How to

24 January 2017

An Unlikely Cold Remedy: Elderberry Syrup

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Black elderberries (sambucus nigra) almost look like blueberries, that is, until you put them side by side. Elderberries are a rich, dark purple in colour and, unlike blueberries which grow on bushes, elderberries are spawned on the European elder tree. As such, these potent cold-killers are prominently grown in Europe and North America, areas native to the tree. Along with elderberries, the flowers blossoming on elder trees have been used for holistic treatments for centuries. Even the bark, stems, and leaves have their own medicinal properties, earning the elderberry tree the nickname the “people’s medicine chest.”

Elderberries are great for the body, containing flavonoid antioxidants, potassium, and vitamins A, C, and E. Studies have been conducted on their ability to treat autoimmune disorders or severe immune depletion following antibiotic use. A high level of anthocyanins mean that elderberries have an anti-inflammatory properties making them great for soothing aches, pain, and fever. The University of Maryland Medical Center claims that “elderberry outranks blueberries, cranberries, goji berries, and blackberries in terms of total flavonoid content. Consuming foods rich in these flavonoid anthocyanins is thought to prevent cardiovascular disease and cancer, while also boosting brain function.”

A separate study examined the effects of elderberry in air-travellers exhibiting cold and flu-like symptoms. It was shown that elderberry reduced the duration of the cold by two days and lessened the cold and flu-like symptoms.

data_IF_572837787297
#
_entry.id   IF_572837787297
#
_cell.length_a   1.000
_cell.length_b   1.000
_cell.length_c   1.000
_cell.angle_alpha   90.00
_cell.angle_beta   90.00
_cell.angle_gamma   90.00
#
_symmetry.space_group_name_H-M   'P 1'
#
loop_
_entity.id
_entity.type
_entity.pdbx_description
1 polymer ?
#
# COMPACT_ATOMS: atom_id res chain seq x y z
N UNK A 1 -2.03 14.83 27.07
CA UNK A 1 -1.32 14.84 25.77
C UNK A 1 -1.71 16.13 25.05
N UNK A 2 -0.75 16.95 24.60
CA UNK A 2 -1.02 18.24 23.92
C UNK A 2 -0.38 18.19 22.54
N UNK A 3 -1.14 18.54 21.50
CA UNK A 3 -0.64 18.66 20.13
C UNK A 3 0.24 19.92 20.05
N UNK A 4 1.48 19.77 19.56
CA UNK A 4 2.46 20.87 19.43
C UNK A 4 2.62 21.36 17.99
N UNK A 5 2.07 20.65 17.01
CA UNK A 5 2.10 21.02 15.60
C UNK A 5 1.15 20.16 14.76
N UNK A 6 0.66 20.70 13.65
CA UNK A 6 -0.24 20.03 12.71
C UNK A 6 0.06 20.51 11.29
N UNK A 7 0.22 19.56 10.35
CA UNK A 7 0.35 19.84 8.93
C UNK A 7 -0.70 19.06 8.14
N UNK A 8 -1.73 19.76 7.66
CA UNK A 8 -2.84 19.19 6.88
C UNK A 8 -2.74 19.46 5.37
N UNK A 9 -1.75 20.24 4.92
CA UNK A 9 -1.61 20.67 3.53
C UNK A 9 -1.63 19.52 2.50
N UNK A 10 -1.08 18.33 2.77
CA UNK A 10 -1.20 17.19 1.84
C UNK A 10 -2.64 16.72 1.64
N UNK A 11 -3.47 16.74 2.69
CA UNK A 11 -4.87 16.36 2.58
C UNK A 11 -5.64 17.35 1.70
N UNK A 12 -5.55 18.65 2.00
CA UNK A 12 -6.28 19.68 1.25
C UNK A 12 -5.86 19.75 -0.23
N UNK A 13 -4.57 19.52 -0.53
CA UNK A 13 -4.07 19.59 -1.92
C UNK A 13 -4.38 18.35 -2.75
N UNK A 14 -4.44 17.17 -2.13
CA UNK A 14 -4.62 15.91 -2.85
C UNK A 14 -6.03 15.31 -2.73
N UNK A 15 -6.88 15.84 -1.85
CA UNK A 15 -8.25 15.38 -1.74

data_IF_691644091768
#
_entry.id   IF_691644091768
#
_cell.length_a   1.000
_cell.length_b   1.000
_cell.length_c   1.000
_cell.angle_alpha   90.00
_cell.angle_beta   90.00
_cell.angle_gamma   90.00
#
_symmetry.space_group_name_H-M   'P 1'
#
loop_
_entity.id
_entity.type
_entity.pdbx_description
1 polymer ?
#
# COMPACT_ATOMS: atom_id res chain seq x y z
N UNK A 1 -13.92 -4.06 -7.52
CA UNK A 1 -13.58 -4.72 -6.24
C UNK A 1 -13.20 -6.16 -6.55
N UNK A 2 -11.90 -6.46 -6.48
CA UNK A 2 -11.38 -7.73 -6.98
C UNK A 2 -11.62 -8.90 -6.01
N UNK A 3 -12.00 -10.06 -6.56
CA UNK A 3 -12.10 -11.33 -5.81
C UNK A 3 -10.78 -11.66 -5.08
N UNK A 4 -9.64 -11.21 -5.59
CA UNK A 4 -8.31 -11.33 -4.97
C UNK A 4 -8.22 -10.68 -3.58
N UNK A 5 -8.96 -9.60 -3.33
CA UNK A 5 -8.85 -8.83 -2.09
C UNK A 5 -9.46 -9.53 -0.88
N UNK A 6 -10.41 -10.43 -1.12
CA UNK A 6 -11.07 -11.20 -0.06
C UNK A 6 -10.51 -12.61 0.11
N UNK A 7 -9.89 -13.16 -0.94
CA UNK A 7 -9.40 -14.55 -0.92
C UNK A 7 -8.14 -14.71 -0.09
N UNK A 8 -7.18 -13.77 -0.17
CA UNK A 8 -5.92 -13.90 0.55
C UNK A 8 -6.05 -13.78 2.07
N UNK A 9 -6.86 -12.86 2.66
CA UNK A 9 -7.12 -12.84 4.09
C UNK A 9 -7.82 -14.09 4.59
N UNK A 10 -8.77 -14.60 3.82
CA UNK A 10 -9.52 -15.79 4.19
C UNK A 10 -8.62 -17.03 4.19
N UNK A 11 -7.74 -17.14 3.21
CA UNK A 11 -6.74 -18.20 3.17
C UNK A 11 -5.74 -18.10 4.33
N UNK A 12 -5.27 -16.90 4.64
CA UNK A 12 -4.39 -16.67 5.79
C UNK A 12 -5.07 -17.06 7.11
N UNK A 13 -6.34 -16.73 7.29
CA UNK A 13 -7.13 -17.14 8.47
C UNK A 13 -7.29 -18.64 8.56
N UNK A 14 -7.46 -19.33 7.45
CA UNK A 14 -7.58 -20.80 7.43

Another way in which elderberries differ from popular supermarket berries is that while it’s safe to consume a few raw, it’s recommended that they be cooked first. Raw elderberries are astringent; cooking them neutralises the astringency and enhances the flavour. Elderberries are great for use in pies, puddings, jams and chutneys. However, the most luxiorious way to enjoy the antioxidant-packed berries is as syrup. Elderberry syrup sounds ever-so-intriguing.

Imagine it drizzled over a nice batch of pancakes. It can be added to most breakfast foods (waffles, crepes, oatmeal), or added to tea for a fruity kick. Use it as a topping for fruit or mixed into salad dressing. It’s quite possible to make your own elderberry syrup, but, maybe the first time around at least, buy a bottle from a reputable source. It’s best practice to look for an organic variety free from additives.

Elderberry syrup can be administered daily during the cold and flu season as it effectively boosts the immune system. The Practical Herbalist says that “elder constituents do not cling to the tissue, which means daily treatment is not only safe but also necessary to block viruses.” Therefore, it can be used as a preventative measure or taken to lessen unpleasant symptoms.


If you decide to forage for elderberries in the wild, always pick black elderberries, steering clear of the red ones. Bear in mind that unripe elderberries contain sambunigrin, a mildly toxic compound.


Jacqui Litvan

Jacqui Litvan, wielding a bachelor's degree in English, strives to create a world of fantasy amidst the ever-changing landscape of military life. Attempting to become a writer, she fuels herself with coffee (working as a barista) and music (spending free time as a raver).